Tags: John Boozman, SCOTUS, SUpreme Court, DOMA Ruling

Arkansas and Missouri Delegations Seek Answers on Blueway Designation

White River: We Don't Need
The Blueway Designation!
Letter to Secretary Jewell seeks answers and an opt-out mechanism

WASHINGTON D.C. – In a letter sent today, members of the Arkansas and Missouri Congressional delegations asked Interior Secretary Sally Jewell to answer a series of questions concerning the Administration’s designation of the White River as a National Blueway.

The letter was signed by U.S. Senators John Boozman (AR) and Roy Blunt (MO), along with U.S. Representatives Rick Crawford (AR-01), Tim Griffin (AR-02), Steve Womack (AR-03), Tom Cotton (AR-04), Vicky Hartzler (MO-04), Billy Long (MO-07), and Jason Smith (MO-08).

“Our intention is to understand the Department’s plans and activities associated with the [National Blueway System] NBS, and to find out whether there is an opt-out mechanism our states can use should they desire to exit the Blueways program,” the letter states.

Many local elected leaders in affected counties have expressed their opposition to the White River designation, due to concerns that it could lead to increased regulatory activity and threats to private property rights.  Others have emphasized that conservation should be locally led, not driven by “Secretarial Orders” out of Washington.  The White River designation likely increases regulatory attention throughout the watershed, using existing authorities.

The letter asks the Secretary to provide a detailed explanation regarding:  (1) whether states can opt-out-out of the Blueways program, (2) how much the program costs and how the Department is paying for it, (3) the legal authority that the Administration is using to justify the unilateral creation of this program, (4) the alleged benefits of the program, and (5) the insufficient, closed-door review process that was used to justify the White River designation.

Finally, the letter recognizes that Secretary Jewell was recently confirmed as Interior Secretary, so the letter directly provides the Secretary an opportunity to review Department of Interior activities and comments on the Blueways program that occurred prior to her confirmation.

Full text of the letter:
June 26, 2013

The Honorable Sally Jewell
Secretary, U.S. Department of the Interior
1849 C Street, NW
Washington, DC 20240-0001

Dear Secretary Jewell:
We are writing to obtain additional information regarding the National Blueways System (NBS) and, in particular, the Department’s decision to designate the White River in Arkansas and Missouri as a National Blueway on January 9, 2013.

After reviewing the NBS program and the White River designation process, we share many serious concerns regarding the NBS generally and the White River designation specifically.  Secretarial Order 3321 (creating the NBS) was unilaterally enacted, without clear legal authority, and it enables the executive branch to singlehandedly designate Blueways.  The White River was designated without public comment, without adequate notice, without transparency from the federal government, and without clear evidence of broad public support. This is no way to start a program that is, according to the Department, intended to promote “collaboration, communication, and cooperation.”  In addition, despite assurances that the NBS is neither “intended to authorize or affect the use of private property” nor “intended to be the basis for the exercise of any new regulatory power,” the practical consequence (intended or not) of this designation is that increased regulatory attention will likely be focused on the White River watershed using existing authorities.  Also, the focus on “land and water management practices” and a “headwaters to mouth approach to river management,” makes clear that impacts could extend to citizens and property owners throughout the watershed, not just along the River itself.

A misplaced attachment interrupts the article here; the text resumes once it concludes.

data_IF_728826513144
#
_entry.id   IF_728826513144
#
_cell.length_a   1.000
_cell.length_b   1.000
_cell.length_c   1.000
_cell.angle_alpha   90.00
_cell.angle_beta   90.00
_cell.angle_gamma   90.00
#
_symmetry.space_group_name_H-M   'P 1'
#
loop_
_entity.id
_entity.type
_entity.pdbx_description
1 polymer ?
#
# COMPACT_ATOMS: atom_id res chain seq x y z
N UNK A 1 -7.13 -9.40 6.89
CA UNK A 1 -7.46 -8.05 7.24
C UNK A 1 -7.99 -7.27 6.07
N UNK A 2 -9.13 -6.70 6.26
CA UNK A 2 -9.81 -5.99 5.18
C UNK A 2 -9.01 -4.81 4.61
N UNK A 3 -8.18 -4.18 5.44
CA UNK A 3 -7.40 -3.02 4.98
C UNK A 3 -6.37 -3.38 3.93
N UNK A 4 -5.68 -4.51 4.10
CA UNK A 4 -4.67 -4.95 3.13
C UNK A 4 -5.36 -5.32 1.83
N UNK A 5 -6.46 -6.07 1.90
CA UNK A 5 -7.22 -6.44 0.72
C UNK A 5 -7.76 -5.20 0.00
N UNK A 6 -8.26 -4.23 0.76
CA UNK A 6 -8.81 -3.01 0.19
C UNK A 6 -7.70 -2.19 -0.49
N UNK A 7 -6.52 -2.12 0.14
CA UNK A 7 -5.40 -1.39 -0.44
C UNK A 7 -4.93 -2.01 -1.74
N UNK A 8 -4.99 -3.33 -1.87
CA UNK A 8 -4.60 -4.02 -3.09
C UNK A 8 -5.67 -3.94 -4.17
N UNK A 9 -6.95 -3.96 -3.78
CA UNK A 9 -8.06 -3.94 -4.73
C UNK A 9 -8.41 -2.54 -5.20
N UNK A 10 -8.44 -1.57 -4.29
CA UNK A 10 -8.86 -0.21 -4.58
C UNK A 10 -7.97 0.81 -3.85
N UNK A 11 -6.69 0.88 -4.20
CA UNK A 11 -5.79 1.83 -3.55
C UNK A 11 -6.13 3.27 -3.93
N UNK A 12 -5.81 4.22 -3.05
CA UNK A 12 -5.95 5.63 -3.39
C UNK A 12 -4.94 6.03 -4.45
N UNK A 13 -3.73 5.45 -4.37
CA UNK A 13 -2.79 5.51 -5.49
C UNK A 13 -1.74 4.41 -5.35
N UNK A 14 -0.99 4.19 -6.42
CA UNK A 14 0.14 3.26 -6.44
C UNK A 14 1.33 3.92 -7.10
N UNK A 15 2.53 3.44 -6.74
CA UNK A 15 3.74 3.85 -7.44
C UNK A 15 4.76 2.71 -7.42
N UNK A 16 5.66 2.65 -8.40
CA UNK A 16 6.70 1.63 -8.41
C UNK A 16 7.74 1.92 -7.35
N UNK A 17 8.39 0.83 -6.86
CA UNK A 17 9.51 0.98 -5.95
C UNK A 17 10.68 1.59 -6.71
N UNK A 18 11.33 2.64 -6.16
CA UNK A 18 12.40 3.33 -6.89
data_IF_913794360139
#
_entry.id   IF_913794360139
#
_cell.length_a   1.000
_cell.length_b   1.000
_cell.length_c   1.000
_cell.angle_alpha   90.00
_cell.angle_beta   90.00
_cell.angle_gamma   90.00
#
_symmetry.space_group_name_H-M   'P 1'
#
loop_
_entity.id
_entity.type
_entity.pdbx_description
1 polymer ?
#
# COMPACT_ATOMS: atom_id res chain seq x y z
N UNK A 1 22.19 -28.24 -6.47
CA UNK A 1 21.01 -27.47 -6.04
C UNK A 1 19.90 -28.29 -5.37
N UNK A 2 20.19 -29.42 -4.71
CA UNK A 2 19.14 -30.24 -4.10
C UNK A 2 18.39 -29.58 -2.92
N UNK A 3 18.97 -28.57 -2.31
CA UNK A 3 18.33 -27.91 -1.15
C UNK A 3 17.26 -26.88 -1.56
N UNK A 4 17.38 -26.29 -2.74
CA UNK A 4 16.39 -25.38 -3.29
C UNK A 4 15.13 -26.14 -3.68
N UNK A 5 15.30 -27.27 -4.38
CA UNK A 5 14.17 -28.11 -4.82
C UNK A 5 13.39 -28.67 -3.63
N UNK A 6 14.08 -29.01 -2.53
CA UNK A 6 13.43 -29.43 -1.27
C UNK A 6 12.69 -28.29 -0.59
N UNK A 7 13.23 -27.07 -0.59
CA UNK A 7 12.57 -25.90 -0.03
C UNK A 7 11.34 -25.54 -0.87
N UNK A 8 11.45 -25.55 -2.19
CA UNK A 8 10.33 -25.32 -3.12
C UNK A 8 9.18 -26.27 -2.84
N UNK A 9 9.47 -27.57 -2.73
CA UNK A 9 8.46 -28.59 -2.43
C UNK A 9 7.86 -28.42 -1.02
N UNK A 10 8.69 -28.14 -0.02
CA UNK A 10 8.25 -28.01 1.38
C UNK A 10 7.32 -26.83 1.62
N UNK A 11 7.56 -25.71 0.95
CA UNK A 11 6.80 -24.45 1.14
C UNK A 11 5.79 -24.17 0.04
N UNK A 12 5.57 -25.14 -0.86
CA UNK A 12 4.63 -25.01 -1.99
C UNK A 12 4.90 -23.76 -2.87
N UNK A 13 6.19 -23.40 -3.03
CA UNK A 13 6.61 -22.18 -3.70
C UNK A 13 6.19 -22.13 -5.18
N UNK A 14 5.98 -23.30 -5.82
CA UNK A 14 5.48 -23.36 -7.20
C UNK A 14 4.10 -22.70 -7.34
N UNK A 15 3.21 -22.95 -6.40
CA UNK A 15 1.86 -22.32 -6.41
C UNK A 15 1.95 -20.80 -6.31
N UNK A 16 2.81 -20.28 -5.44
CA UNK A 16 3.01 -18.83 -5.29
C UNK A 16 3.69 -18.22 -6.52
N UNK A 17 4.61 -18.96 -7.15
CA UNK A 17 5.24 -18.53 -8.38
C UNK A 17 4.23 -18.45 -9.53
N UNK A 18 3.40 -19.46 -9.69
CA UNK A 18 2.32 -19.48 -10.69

Due to these issues and a variety of other ambiguities associated with the NBS, we are writing to request additional information.  Our intention is to understand the Department’s plans and activities associated with the NBS, and to find out whether there is an opt-out mechanism our states can use should they desire to exit the Blueways program.

Please provide responses to the following questions and requests for information:
1)      What is the process through which a State, non-federal entity, or individual may request that a Blueway designation be revoked?

2)      If a State Government were to request that the Department revoke a Blueway designation, would the Department grant this request?  Please provide a clear and thorough response.

3)      Responding to a question regarding whether there would be “a cost to taxpayers,” the Department stated in a January 4, 2013 e-mail to Congressional stakeholders that: “No.  Instead, through improved communication and cooperation among federal agencies managing natural resources in the watershed, existing federal resources should be deployed more effectively and efficiently.”  However, the attached Department responses state that funds supporting NBS initiatives are derived from “participating DOI bureau and office appropriated funds” and funding for potential watershed would come from “existing base funds.”
Please provide the department, programs, and accounts any funds will be withdrawn from for the following requests:

a.       Which existing funds would be designated for the NBS initiatives on the White River;
b.      Which DOI bureau or office the funds would originate from; and
c.       What is the total amount of funding that will be diverted from other programs into the NBS initiatives on the White River?